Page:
My first language is Spanish and I learned English mostly by reading/writing in academics and professional context but few listening and speaking practice. I got a job abroad and after 2 months I ...
1
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1answer
31 views

Is it natural to say academy/language school “happens”?

I heard one native American saying, "So right now, I'm actually attending language school which happens every single day for hours." But I'm not used to this kind of expression. Is it natural to ...
2
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1answer
53 views

Proper usage of the expression “words fail me"

I am trying to use the expression “words fail me” and I want to know if these sentences are formed correctly: Look at this mess, words fail me. This comment is so ridiculous that words fail ...
7
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6answers
989 views

How do natives say how they would like to pay?

How do natives answer the question "How would you like to pay?" When I want to pay with my bank card, sometimes they ask credit or debit? Sometimes they ask Visa or Mastercard? So I now usually say ...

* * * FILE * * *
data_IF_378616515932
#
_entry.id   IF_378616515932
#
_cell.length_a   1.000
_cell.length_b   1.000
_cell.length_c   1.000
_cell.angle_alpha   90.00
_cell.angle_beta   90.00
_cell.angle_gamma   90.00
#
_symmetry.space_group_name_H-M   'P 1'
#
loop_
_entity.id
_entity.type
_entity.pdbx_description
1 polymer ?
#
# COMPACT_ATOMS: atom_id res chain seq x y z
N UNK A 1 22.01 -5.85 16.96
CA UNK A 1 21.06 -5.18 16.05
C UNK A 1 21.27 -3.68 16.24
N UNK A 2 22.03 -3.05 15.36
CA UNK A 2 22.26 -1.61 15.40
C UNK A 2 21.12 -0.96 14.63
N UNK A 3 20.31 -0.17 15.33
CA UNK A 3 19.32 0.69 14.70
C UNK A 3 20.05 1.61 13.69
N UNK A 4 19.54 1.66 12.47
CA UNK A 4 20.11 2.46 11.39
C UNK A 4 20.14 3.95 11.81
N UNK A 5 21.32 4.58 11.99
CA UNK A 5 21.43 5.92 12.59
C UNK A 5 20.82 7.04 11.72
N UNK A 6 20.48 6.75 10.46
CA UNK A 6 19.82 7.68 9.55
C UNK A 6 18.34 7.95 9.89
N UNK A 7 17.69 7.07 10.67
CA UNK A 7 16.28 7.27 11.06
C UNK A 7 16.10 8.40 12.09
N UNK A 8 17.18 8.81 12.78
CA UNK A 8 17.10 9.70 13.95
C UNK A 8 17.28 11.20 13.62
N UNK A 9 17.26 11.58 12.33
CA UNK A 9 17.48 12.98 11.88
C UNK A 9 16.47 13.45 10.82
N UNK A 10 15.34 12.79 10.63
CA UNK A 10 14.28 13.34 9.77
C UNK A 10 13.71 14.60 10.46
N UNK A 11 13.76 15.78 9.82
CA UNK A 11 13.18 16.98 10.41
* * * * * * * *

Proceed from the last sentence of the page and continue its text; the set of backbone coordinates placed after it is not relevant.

0
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1answer
774 views

'She/He is not available' [closed]

Is the following sentence correct? Or is there a better way to frame this sentence? 'She/He is not available' Can the word 'available' be used to state the availability of a person? or is it ...
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2answers
100 views

“when I’m 100% confirm what to study” or “when I'm 100% confirmed what to study”

I’ll tell you when I’m 100% confirm what to study Or: I’ll tell you when I'm 100% confirmed what to study Which one is correct?
0
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1answer
34 views

Is it possible and normal to use the words without any verbs in everyday English? (look at the example)

Is it possible and normal to use the words without any verbs in this particular example?(The highlighted part I mean) Are we allowed to add an irrevelant sentence in the middle of it? ( the added ...
0
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1answer
54 views